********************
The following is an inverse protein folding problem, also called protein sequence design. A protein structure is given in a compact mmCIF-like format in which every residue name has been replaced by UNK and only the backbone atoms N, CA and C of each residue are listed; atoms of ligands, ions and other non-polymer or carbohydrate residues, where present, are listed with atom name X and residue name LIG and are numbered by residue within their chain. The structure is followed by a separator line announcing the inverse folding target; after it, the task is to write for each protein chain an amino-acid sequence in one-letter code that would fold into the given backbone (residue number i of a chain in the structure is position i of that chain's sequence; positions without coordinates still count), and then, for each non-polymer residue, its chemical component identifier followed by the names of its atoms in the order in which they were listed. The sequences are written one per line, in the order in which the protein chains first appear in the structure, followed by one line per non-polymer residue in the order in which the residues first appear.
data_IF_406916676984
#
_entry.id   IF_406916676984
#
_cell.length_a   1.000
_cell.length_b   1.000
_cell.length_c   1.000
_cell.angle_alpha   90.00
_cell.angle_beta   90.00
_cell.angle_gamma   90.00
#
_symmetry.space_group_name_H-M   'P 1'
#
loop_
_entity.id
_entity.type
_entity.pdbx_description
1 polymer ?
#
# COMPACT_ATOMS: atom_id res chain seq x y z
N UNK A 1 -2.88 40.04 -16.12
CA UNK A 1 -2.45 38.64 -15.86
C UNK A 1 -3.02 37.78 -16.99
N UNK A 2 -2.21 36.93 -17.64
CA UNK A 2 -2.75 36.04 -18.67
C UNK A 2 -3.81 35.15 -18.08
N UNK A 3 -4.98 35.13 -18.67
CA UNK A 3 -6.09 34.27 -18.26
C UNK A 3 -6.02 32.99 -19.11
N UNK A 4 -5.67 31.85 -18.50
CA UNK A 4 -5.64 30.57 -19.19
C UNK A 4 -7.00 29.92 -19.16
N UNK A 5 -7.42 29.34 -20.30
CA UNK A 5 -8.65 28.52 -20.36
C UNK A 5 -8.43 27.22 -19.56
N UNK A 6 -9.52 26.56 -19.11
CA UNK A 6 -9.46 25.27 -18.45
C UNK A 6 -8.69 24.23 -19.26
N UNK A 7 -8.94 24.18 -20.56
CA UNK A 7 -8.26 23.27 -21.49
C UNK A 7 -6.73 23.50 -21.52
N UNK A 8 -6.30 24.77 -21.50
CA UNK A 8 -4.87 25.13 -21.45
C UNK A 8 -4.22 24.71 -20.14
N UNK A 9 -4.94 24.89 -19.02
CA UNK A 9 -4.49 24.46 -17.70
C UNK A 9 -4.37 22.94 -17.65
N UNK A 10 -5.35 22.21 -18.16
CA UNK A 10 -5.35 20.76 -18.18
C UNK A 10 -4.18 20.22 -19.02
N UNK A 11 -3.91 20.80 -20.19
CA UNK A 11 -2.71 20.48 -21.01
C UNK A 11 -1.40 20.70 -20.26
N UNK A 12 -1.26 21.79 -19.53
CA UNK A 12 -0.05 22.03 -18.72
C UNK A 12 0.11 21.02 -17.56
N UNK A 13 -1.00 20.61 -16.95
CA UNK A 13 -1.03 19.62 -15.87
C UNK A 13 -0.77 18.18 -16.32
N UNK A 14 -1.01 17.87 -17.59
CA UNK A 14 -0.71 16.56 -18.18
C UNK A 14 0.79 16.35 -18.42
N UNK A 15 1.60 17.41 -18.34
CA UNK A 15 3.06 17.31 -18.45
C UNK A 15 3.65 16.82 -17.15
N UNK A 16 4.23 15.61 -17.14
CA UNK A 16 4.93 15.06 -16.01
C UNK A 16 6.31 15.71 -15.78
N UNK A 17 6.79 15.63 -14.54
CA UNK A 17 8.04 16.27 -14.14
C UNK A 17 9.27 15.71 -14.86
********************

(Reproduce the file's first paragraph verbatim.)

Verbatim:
The following is an inverse protein folding problem, also called protein sequence design. A protein structure is given in a compact mmCIF-like format in which every residue name has been replaced by UNK and only the backbone atoms N, CA and C of each residue are listed; atoms of ligands, ions and other non-polymer or carbohydrate residues, where present, are listed with atom name X and residue name LIG and are numbered by residue within their chain. The structure is followed by a separator line announcing the inverse folding target; after it, the task is to write for each protein chain an amino-acid sequence in one-letter code that would fold into the given backbone (residue number i of a chain in the structure is position i of that chain's sequence; positions without coordinates still count), and then, for each non-polymer residue, its chemical component identifier followed by the names of its atoms in the order in which they were listed. The sequences are written one per line, in the order in which the protein chains first appear in the structure, followed by one line per non-polymer residue in the order in which the residues first appear.